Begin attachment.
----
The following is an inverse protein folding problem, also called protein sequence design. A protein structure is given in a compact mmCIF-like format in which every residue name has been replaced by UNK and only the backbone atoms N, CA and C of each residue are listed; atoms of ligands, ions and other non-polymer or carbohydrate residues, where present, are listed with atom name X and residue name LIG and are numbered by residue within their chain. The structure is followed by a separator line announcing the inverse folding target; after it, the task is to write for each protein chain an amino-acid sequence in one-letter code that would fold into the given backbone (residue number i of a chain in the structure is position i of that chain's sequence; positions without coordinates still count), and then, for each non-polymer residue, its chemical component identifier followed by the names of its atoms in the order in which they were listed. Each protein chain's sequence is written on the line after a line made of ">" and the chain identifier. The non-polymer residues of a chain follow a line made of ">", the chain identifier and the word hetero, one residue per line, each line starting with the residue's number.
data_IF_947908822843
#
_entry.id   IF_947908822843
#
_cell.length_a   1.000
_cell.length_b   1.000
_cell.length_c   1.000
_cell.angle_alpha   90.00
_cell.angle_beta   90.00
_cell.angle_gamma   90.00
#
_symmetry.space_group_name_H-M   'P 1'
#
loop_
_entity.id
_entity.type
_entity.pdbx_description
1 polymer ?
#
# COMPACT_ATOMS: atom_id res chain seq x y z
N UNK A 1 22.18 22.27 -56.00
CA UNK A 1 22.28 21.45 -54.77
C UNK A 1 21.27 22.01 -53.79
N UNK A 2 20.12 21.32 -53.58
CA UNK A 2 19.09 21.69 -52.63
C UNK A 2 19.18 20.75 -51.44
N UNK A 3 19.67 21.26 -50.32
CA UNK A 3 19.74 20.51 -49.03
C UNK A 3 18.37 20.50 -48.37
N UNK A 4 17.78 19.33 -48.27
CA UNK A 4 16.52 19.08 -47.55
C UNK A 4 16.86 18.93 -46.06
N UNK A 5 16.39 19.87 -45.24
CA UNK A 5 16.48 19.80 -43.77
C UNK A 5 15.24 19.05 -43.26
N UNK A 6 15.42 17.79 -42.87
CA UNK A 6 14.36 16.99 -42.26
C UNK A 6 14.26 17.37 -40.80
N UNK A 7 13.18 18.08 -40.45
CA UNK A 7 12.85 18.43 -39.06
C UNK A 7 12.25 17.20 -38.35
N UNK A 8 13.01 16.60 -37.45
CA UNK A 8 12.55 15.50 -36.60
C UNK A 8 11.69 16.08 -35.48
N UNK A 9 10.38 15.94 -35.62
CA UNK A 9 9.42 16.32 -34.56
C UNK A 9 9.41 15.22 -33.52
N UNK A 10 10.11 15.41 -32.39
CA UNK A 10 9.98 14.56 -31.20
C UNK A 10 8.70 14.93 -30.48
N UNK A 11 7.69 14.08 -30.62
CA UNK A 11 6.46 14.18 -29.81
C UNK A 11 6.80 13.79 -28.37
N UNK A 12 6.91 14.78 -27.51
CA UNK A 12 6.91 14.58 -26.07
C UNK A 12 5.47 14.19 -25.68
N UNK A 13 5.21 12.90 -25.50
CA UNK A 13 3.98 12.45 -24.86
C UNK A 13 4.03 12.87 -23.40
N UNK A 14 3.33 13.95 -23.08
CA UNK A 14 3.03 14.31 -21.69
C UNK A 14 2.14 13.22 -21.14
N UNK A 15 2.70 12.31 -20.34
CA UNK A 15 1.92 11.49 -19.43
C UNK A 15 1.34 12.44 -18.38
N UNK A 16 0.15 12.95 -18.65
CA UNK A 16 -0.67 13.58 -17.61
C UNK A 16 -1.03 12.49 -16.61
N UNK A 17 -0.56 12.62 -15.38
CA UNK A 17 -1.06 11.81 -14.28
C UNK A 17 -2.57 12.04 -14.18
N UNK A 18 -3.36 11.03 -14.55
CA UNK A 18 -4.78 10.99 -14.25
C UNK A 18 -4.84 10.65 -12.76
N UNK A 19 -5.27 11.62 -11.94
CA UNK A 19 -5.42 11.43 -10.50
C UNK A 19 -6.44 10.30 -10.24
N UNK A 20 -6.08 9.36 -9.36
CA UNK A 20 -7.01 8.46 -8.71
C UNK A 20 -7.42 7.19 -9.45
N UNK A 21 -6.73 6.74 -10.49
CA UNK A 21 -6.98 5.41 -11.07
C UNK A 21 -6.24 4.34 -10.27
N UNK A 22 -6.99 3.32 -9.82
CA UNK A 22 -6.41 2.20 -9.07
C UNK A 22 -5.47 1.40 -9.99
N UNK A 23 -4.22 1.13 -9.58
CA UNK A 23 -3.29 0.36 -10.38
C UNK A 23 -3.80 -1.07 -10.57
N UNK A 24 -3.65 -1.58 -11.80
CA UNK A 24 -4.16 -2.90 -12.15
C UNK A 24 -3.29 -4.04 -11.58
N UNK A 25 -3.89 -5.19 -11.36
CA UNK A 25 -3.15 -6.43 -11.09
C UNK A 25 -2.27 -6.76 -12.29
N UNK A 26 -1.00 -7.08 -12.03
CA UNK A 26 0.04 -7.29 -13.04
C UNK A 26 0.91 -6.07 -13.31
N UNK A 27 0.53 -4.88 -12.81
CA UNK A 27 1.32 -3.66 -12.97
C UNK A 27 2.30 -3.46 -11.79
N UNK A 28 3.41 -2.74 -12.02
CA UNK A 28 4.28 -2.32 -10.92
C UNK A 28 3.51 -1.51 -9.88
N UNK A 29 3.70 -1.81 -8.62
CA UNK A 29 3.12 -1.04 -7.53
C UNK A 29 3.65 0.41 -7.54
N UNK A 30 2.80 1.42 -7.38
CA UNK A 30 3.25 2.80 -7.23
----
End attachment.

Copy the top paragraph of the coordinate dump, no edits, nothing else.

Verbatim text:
The following is an inverse protein folding problem, also called protein sequence design. A protein structure is given in a compact mmCIF-like format in which every residue name has been replaced by UNK and only the backbone atoms N, CA and C of each residue are listed; atoms of ligands, ions and other non-polymer or carbohydrate residues, where present, are listed with atom name X and residue name LIG and are numbered by residue within their chain. The structure is followed by a separator line announcing the inverse folding target; after it, the task is to write for each protein chain an amino-acid sequence in one-letter code that would fold into the given backbone (residue number i of a chain in the structure is position i of that chain's sequence; positions without coordinates still count), and then, for each non-polymer residue, its chemical component identifier followed by the names of its atoms in the order in which they were listed. Each protein chain's sequence is written on the line after a line made of ">" and the chain identifier. The non-polymer residues of a chain follow a line made of ">", the chain identifier and the word hetero, one residue per line, each line starting with the residue's number.